This management style puts the emphasis on the professional and personal growth of employees. Leaders who follow this style are deeply invested in the needs of their team and take on more of a mentor role versus a traditional “boss” role. This means they’re available to share advice and guidance, willing to serve as an advocate, and always looking for opportunities to help their employees thrive.

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What does this look like in practice? For instance, let’s say an employee demonstrates a lot of interest and promise in the field of inbound marketing. A leader who follows a coaching management style will find opportunities for this employee to work on inbound marketing projects, encourage him or her to attend relevant events and provide the space and resources to further develop the skills needed to succeed.

The coaching management style is a great one to master because it demonstrates to employees that their leaders care about their success and wellbeing. This inspires employees to produce high-quality work and makes it more likely that they’ll feel safe confiding in their managers about any issues that arise in their jobs. This is a much better alternative to having an employee who doesn’t trust their manager and leaves the company without warning.

The characteristics needed to master this management style include:

  • A strong desire to help employees grow personally and professionally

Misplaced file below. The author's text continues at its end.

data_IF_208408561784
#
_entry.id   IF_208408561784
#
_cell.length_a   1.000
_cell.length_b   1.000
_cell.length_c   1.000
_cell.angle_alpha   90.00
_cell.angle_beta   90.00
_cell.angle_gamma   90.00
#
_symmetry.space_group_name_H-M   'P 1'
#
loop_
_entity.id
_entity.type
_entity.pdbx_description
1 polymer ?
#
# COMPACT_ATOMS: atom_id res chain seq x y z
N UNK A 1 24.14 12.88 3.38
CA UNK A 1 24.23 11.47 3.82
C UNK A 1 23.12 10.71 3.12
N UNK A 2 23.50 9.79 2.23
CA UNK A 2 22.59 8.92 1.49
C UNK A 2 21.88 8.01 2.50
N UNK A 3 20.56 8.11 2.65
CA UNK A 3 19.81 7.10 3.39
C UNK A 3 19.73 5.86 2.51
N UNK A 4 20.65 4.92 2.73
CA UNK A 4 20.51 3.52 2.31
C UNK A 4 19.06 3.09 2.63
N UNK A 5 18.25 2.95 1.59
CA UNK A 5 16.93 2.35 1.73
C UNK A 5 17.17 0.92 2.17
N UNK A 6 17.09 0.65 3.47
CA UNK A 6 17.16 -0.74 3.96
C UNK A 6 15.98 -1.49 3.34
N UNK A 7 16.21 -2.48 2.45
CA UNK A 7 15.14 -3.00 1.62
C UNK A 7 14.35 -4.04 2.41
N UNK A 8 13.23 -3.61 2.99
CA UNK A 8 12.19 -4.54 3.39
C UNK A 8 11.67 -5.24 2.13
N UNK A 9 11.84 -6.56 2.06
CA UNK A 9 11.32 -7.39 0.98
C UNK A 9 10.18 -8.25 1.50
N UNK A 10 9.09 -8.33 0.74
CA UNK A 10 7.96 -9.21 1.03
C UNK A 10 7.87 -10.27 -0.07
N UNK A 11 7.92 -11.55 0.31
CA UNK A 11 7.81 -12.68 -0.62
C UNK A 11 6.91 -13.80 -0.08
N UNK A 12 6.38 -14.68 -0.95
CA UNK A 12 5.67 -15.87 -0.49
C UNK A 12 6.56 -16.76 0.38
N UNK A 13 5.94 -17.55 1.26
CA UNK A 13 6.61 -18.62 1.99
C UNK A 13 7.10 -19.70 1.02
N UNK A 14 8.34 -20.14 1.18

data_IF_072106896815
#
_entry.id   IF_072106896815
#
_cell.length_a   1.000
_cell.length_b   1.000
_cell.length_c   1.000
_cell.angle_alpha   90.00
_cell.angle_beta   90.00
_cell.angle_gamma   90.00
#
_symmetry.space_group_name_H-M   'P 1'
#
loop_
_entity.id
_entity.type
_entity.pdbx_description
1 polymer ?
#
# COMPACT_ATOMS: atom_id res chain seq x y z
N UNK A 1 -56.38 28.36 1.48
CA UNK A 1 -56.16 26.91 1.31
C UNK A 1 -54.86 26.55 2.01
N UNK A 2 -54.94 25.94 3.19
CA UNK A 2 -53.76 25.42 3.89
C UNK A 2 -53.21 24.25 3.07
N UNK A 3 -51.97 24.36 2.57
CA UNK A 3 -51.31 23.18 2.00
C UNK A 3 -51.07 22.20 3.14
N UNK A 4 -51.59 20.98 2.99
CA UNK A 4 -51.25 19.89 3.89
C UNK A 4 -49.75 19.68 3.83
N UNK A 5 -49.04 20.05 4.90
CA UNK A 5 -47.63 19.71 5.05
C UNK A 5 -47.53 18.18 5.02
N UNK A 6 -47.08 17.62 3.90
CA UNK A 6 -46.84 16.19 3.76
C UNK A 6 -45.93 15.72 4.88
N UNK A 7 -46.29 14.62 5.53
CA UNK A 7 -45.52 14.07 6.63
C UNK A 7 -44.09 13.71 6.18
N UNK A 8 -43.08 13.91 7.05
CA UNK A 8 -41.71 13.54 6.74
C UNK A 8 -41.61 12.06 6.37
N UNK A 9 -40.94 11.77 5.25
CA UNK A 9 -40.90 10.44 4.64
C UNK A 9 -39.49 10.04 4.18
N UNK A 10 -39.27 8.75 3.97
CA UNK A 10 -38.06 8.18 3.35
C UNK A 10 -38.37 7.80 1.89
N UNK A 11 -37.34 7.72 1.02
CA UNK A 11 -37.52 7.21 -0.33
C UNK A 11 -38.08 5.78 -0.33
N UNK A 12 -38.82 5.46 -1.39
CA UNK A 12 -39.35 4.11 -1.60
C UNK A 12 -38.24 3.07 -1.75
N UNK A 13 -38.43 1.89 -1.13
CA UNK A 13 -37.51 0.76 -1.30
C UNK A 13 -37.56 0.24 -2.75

• Strong listening and feedback skills
  • Empathy and the ability to connect with others
  • Problem-solving skills
  • The ability to build trust and meaningful relationships
What the Coaching Management Style looks like in action:

A manager has a struggling employee named Tim. She recognizes that Tim is a smart person and a hard worker but is going through a slump, so she uses an upcoming performance review as an opportunity to see how she can better support him. The manager uses strategic performance review phrases such as:

You excel at [action], and I would love to continue seeing that from you.

or

I encourage you to keep doing [action]. I’ve received positive feedback that this has really helped the team [result].

to deliver feedback in a clear but empathetic way, and this opens up a productive dialogue around the challenges Tim is facing at work

Culture Amp, a company dedicated to making it easy to collect, understand and act on employee feedback recently compiled a great list of all these phrases and filled them in with real life examples in their article on performance review phrases, here are a few of them:

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You excel at [action], and I would love to continue seeing that from you.

Example from Culture Amp: